Q306  Mr Love: You have already stated that 70% of the take from any introduction of the Planning Gain Supplement will be hypothecated to local use but it does not specify that that should be local authorities. Can we take it that that it will go to the local authority?

  Mr Neale: A substantial proportion will go to local authorities, yes, I think we have said 70%.

  Q307  Mr Love: At least 70% and that will be to the local authority; it will not be for regional or national projects that happen to happen in their local area?

  Mr Neale: That is for the local authority specifically to invest in the infrastructure needed to support new development.

  Q308  Mr Love: Do you expect the yield from the Planning Gain Supplement to be greater than that currently estimated by the property industry, the £3 billion, that is raised from section 106?

  Mr Neale: Yes we do.

  Q309  Mr Love: Significantly greater?

  Mr Neale: It obviously depends on the precise rate at which Planning Gain Supplement is set but we do expect it to be greater.

  Q310  Mr Love: There has been quite a lot of talk about whether there should be a charge for vacant or derelict brownfield sites as an incentive to get them to bring those sites back into use and also some talk about providing tax incentives to encourage the development of brownfield land. Can you tell us what your thinking is in relation to that?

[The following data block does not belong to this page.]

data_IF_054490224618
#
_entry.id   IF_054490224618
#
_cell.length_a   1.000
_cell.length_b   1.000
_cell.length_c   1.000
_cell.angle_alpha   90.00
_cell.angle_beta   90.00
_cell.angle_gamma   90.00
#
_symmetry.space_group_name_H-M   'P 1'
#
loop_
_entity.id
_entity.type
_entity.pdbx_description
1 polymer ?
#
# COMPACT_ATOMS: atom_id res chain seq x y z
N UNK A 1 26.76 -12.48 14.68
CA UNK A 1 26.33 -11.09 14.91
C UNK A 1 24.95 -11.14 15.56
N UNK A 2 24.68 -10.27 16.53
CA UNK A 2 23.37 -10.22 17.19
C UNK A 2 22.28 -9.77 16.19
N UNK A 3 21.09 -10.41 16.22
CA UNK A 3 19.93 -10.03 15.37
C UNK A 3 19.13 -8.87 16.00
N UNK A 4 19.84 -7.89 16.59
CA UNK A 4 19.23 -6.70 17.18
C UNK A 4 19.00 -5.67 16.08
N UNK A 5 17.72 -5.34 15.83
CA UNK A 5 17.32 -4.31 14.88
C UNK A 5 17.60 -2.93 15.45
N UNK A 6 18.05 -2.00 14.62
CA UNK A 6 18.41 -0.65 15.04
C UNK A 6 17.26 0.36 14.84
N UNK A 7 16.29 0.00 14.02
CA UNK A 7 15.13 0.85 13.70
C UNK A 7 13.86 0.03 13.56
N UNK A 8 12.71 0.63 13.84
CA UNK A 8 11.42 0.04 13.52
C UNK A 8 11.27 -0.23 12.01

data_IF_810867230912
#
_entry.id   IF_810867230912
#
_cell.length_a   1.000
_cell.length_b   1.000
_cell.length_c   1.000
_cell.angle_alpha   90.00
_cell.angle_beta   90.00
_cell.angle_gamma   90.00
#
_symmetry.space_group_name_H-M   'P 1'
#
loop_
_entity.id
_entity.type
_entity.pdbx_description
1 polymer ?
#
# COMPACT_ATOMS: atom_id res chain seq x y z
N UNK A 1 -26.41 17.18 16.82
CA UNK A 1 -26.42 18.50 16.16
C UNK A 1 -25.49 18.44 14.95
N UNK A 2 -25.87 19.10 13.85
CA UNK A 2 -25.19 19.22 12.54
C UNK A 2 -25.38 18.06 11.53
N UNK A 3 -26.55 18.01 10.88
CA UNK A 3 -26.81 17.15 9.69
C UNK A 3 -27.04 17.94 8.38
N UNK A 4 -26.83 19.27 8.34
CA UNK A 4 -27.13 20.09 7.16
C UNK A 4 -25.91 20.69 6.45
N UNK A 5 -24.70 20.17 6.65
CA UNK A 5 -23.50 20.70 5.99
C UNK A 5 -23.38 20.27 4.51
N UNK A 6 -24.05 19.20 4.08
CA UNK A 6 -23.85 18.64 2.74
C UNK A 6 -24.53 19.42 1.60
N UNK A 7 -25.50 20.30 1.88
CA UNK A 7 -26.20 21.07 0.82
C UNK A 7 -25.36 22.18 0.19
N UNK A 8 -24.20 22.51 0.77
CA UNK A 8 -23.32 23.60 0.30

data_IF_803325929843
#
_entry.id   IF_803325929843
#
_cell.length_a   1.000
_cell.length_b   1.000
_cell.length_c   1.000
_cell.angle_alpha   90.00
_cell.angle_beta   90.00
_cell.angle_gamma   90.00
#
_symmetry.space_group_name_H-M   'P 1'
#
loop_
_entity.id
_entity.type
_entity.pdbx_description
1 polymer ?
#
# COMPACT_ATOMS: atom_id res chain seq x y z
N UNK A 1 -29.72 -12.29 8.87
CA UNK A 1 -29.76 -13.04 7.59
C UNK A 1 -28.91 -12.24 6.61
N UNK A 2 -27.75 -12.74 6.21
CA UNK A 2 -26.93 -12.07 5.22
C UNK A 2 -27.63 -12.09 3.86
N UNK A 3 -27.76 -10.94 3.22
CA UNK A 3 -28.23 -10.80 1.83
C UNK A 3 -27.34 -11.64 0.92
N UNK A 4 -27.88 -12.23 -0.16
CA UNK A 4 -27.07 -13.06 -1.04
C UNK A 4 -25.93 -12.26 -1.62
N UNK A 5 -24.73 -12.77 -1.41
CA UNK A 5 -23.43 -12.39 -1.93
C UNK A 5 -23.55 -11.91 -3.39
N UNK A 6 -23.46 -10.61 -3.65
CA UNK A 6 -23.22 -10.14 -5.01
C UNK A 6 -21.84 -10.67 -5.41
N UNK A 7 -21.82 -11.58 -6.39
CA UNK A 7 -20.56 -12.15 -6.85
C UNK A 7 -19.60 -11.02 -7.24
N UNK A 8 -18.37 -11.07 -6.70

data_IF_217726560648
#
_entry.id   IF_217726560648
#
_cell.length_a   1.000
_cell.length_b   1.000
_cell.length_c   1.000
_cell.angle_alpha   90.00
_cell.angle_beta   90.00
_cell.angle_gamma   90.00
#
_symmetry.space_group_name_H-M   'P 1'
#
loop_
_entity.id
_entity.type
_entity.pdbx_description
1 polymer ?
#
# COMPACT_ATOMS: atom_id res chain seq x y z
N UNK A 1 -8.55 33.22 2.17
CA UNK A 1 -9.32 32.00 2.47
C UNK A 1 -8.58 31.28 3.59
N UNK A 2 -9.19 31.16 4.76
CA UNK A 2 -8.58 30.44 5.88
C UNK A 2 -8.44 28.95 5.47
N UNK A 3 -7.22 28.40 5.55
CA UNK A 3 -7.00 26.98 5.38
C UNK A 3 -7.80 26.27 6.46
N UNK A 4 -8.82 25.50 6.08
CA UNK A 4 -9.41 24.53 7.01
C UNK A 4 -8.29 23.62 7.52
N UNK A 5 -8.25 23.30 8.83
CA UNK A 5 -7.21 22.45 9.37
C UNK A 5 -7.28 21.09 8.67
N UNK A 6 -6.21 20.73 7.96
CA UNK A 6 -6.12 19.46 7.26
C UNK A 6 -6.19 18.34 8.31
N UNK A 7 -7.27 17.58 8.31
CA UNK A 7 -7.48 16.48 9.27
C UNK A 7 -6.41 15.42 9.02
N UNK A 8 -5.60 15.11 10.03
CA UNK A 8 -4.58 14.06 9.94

Mr Neale: We are consulting on the development of PGS at the moment. We published two consultation papers with the PBR, but our view at the moment is that the value of brownfield land is already reflected in the price paid for it.

  Q311  Mr Love: Do you expect changes that you make will be neutral or will there be an increase in taxation? How do you expect that to pan out?

  Mr Neale: Sorry, what is your question?

  Q312  Mr Love: The suggestion is that there may be additional taxation to try and bring land back on. There has also been some talk about reliefs to get land back into use. Is it overall going to be the combination of taxation and reliefs or will it be neutral?

  Mr Neale: We do not expect that PGS will adversely affect the incentive to develop land because it will be a very modest proportion of the uplift created by the grant of planning permission so there will still be substantial incentive to bring land, both brownfield and greenfield, to development.

  Q313  Chairman: Mridul, you promised answers to education spending projections.

  Ms Brivati: I did and I knew there was a reason I could not add them up in my head. I am not satisfied with the numbers I have and rather than give you false numbers I would prefer to go back and send you a note, if I may.

  Q314  Mr Gauke: If we could have before tomorrow morning.

  Ms Brivati: That should be perfectly possible.

  Chairman: In answer to questions from George, Michael, myself, amongst others, you will be sending us information tonight so that we are prepared for tomorrow, is that okay? Can I thank you for your evidence session this morning and I look forward so seeing you again tomorrow.